The for loop executes the initialization section (the first part in the big parenthesized expression) exactly once before the first execution of the loop.
The test, which is the part in there between the first ; and the 2nd ; gets executed every time we consider going thru the loop, and we enter the loop if the condition there is true.
The update section, after the last ; and before the closing ) gets executed each time thru the loop as if it was a statement at the bottom of the loop.
So the code is equivalent to this (but please don't write it that way except once to prove to yourself it is the same):
Now, if that last line said instead and we removed the first println, you would see what you expect, or if both println's were there, "i=1, 2, i=2, 3, i=3, 4), etc.
However, the value after the line completes execution is the same in either case of ++i or i++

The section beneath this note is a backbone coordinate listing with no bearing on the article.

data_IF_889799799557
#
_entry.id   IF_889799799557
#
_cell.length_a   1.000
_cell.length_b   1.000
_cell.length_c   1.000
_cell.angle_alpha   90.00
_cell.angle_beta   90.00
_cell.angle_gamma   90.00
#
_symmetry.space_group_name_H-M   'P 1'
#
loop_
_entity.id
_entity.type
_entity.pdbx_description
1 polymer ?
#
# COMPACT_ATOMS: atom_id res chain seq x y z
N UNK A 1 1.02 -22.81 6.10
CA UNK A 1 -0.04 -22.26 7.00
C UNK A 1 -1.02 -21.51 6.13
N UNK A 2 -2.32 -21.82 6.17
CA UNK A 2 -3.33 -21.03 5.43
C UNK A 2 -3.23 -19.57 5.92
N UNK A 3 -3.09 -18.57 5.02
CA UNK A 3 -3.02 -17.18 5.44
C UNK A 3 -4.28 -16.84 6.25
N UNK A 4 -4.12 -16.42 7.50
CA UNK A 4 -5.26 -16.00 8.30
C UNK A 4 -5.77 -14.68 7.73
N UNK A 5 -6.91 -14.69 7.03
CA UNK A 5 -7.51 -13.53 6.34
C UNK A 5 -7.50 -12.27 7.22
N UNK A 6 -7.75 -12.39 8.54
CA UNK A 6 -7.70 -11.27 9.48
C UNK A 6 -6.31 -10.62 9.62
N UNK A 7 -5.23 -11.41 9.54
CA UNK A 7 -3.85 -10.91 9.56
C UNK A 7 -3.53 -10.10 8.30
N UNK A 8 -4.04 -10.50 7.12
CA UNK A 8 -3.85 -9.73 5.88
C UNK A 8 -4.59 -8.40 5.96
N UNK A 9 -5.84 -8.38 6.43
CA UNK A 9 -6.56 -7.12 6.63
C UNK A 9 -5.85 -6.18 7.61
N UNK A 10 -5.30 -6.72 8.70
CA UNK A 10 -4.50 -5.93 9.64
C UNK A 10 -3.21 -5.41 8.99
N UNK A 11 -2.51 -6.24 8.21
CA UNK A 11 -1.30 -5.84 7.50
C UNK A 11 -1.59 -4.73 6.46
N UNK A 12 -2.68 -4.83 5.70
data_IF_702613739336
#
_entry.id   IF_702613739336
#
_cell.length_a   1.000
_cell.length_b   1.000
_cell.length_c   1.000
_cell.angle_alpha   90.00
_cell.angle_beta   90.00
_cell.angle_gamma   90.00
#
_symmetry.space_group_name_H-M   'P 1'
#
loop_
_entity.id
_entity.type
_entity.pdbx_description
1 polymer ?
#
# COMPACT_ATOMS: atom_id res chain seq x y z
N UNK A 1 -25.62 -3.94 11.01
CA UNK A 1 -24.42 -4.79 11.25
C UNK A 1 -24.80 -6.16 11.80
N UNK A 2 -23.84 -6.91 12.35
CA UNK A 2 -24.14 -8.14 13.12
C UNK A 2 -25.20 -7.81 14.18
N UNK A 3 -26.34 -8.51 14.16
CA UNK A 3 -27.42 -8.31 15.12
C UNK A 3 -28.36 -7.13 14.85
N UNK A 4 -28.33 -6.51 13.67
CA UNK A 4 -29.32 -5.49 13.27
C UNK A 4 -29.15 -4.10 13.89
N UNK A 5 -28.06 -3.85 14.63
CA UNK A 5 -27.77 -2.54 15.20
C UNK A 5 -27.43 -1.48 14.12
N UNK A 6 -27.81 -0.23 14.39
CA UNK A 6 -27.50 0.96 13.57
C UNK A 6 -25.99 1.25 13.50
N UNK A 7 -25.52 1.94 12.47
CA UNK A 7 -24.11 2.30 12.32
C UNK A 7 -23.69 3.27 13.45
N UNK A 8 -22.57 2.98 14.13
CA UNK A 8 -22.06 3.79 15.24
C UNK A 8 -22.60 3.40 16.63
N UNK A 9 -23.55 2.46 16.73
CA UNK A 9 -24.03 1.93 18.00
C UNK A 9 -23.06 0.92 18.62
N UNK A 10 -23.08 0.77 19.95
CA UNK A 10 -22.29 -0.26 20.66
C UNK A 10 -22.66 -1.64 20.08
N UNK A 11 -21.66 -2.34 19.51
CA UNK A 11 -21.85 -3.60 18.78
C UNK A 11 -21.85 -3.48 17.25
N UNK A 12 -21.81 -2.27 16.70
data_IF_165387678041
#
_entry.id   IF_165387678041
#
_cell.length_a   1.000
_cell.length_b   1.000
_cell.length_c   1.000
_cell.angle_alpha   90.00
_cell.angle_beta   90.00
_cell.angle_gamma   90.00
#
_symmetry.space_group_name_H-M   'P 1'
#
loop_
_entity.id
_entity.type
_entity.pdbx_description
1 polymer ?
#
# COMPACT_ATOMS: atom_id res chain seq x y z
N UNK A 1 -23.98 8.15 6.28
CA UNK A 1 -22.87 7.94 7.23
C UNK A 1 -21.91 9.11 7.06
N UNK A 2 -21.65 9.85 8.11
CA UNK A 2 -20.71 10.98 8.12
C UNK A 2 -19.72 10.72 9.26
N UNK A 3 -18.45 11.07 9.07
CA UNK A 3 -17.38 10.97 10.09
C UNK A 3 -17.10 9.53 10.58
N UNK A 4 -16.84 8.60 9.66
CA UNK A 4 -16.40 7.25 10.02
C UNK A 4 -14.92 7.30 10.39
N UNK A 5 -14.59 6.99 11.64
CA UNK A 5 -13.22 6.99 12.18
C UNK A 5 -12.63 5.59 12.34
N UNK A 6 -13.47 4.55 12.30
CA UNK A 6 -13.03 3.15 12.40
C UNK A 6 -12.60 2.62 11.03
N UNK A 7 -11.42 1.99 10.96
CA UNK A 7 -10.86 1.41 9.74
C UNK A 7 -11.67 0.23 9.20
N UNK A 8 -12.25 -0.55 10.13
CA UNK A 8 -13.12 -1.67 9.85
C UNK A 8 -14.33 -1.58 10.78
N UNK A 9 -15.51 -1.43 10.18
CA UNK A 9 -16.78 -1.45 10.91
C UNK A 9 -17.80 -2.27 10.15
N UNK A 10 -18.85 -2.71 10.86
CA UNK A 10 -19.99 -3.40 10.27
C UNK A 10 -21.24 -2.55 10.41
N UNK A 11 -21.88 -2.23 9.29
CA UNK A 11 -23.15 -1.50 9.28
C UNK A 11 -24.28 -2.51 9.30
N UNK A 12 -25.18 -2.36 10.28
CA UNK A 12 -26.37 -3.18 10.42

So ++i and i++ have the same net effect in the code you wrote. Some programmers like myself, would argue that ++i is more appropriate, but writing it as i++ does the same thing in terms of controlling the loop. It only makes a difference when the value is directly used in a computation or written out somewhere, in which case ++i means do the increment first before using it, i++ means use the old value for the computation or side effect, and then increment it afterwards. The variable winds up with the same value after we are done in either case.
You get interesting (or possibly surprising behavior) when you have multiple references to a variable that is getting pre- or post-incremented in one expression being evaluated.
You will see problems like that on mock and real certification exams.